This perspective was underpinned by the belief that revolutionaries may, in the process of managing the post-liberation political and economic bureaucracies, became so corrupt and degenerate as to assume a role analogous to that of the overthrown class enemy.

The proposed therapeutic solution to the problem of corruption and abuse by those in power rested on an essential practice -that of supervision from below. It represented a movement away from the consultative process of the early sixties to the more turbulent mass criticism of the late sixties. The crude assessment was that the politicisation of society would bring about benefits that would offset the social costs incurred.

Supervision from below would serve two functions: (1) by the act of political education through the integration of theory and practice the young would be imbued with a set of values, skills and theories and dedication that would permit them to perform as legitimate political heirs. The mass movement would cultivate revolutionary successors and critical awareness (2) by the act of political mobilisation the conditions for corruption and abuse to thrive would be rectified. John Bryan Starr suggests that:

if it is possible to pinpoint a single quality which Mao regarded as epitomising the bourgeoisie and bourgeois society, that quality is self-seeking individualism.[9]

To launch such a socially destabilising campaign at the time of escalating US aggression in Vietnam was evidence of Mao’s resolve to tackle the danger of revisionism. To consolidate the socialist system, selflessness was demanded amidst a regime of scarcity. In a storm of, subjectivist ethicalism, designed (as the 16 Points stated) to touch the very soul of the people, the central problem remained state power. The Chinese media argued that what was required was the elimination of the consciousness and motivation of the old society and the establishment of socialist consciousness and motivation in accordance with the new socialist economic base. In an article entitled “Learn to Serve the People”, the People’s Daily of December 1, 1966 put it in terms close to altruism:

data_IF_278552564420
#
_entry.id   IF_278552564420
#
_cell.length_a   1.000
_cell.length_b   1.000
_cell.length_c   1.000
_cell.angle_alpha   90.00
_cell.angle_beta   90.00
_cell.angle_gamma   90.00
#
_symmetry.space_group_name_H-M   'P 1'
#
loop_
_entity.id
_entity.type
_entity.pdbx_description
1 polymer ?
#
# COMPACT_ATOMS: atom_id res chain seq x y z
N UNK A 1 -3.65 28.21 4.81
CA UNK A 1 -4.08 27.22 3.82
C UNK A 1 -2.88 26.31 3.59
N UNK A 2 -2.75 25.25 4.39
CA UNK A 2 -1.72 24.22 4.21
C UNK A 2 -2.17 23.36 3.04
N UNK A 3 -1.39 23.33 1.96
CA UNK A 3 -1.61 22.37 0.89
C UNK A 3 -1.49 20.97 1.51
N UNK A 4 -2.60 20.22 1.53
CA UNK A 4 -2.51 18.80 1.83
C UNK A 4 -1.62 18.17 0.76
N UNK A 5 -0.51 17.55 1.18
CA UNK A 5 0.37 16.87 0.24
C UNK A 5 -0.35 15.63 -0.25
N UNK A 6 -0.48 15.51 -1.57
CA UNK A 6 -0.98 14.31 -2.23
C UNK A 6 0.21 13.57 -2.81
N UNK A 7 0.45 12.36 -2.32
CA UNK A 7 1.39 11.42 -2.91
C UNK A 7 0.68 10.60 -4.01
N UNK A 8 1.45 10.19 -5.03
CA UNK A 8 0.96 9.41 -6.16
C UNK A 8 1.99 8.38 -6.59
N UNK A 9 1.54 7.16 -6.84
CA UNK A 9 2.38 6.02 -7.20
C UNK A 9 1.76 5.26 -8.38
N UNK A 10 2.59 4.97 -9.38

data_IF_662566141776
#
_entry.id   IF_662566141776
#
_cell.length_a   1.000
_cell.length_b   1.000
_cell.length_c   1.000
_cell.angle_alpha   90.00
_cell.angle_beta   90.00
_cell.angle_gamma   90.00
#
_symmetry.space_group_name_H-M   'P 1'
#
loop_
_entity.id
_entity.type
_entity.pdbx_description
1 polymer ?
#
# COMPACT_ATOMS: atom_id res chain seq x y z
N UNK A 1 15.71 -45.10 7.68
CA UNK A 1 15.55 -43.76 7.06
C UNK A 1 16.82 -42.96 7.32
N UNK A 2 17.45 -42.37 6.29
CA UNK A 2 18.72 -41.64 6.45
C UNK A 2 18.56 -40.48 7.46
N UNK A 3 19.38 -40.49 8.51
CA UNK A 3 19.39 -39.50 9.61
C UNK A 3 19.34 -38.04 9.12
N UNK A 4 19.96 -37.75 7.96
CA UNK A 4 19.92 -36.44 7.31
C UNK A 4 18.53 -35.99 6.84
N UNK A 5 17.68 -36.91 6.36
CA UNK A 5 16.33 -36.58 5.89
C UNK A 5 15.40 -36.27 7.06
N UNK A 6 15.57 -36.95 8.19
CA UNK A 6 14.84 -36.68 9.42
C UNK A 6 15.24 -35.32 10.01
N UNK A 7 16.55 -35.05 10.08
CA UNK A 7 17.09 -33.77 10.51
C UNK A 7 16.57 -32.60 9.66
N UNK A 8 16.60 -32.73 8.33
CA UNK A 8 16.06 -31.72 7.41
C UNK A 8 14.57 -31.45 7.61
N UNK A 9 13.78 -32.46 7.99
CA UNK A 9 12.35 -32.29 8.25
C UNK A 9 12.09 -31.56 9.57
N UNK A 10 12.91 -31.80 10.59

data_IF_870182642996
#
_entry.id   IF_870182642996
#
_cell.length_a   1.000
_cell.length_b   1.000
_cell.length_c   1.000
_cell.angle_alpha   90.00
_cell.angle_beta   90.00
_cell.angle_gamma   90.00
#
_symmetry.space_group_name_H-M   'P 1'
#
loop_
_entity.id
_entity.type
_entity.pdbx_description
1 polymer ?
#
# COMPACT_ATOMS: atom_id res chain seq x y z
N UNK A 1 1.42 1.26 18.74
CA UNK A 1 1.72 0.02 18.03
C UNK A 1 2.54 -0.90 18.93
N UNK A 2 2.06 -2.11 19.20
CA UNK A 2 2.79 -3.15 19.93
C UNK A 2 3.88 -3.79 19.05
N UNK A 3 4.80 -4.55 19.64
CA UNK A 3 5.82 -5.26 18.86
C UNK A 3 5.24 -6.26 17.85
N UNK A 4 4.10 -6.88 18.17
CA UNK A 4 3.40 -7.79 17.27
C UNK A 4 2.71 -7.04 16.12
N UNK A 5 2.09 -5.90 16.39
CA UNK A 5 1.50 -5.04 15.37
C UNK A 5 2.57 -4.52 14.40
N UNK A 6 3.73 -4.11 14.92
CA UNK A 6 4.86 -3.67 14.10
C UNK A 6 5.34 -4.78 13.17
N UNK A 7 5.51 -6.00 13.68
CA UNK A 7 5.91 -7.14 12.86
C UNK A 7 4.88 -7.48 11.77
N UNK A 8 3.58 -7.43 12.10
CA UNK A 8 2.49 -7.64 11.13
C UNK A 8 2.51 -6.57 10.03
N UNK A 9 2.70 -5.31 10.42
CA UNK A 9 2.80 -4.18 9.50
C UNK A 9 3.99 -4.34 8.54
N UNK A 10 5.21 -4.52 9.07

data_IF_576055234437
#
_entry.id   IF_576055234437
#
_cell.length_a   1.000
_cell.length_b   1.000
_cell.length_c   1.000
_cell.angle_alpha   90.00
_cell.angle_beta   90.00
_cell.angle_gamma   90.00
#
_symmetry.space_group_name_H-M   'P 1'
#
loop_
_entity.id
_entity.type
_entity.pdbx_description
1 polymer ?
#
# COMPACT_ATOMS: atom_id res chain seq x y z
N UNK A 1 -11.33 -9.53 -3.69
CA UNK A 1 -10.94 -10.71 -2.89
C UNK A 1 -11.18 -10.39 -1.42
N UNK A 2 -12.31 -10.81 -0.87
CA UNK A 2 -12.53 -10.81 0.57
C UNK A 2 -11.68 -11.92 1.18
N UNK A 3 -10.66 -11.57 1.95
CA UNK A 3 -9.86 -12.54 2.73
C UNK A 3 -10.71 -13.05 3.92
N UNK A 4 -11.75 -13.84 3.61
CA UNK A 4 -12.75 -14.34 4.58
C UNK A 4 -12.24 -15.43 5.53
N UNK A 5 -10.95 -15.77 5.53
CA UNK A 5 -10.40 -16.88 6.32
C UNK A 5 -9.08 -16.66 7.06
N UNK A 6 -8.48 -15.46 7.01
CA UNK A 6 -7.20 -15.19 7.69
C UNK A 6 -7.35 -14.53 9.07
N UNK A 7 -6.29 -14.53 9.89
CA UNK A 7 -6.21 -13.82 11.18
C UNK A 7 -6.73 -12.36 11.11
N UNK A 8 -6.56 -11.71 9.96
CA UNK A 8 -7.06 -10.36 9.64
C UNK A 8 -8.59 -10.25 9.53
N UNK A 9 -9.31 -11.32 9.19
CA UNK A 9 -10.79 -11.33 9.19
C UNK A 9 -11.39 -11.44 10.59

Strive not, for reputation or gain, fear no hardship, have no fear of death, do nothing for self-interest, but always work for others have total devotion to revolution and the people, wholeheartedly serve the Chinese people and the people of the world.

Emulation campaigns, such as “Learn from Lei Feng”, offered the ideal model, the moral foundation for what verged on a community of saints. There was very little distinction made between what was expected of revolutionaries as members of a vanguard party and what should be advocated for the masses whom they serve. The advice contained in the December 1st article would be expected of communist party members but how appropriate is it to raise the consciousness of those outside of the vanguard organisation? There is the need to differentiate between social norms encouraged in society as distinct from those within the party: to serve the people was a measure of communist dedication. But amidst the propaganda, the anarchism and factionalism of complex struggle belied the advice to struggle by reason. Some of the intensity and complications of those struggles were related in William Hinton’s account of the Cultural Revolution at Beijing’s Tsinghua University The Hundred Day War. [10]


It was a decade earlier, in 1955, which first saw the appearance of a theme (“right opportunists in the party, working hand-in-glove with the forces of capitalism”) which was to crystallise into the conception of the capitalist roader who was the proclaimed target of the Cultural Revolution. The cautionary words that capitalist-roaders were “a mere handful” were rendered meaningless by the general violation of Party discipline and the widening out of the target of attack in the Cultural Revolution.

In the inner-party disputes in the aftermath of the Great Leap Forward, as Mao saw it, conflicts within the party were reaching the point where they entailed different class interests. “Rightwing opportunism in China should be renamed” he said in 1962, “It should be called Chinese Revisionism. “[11] For Mao the battle against modern revisionism had its beginnings in the rectification of incorrect rightist tendencies, and in reaction to criticism of “leftist rashness and impetuosity”.

At the 8th Party Congress in November 1956, Mao had warned the Party: “There are several hundred thousand cadres at the level of the county Party committee and above who hold the destiny of the country in their hands. If they fail to do a good job, alienate themselves from the masses and do not live plainly and work hard, the workers, peasants and students will have good reason to disapprove of them. We must watch lest we foster the bureaucratic style of work and grow into an aristocratic stratum divorced from the people. The masses will have good reason to remove from office whoever practises bureaucracy, makes no effort to solve their problems, scolds them, tyrannizes over them and never tries to make amends. I say it is fine to remove such fellows, and they ought to be removed.[12]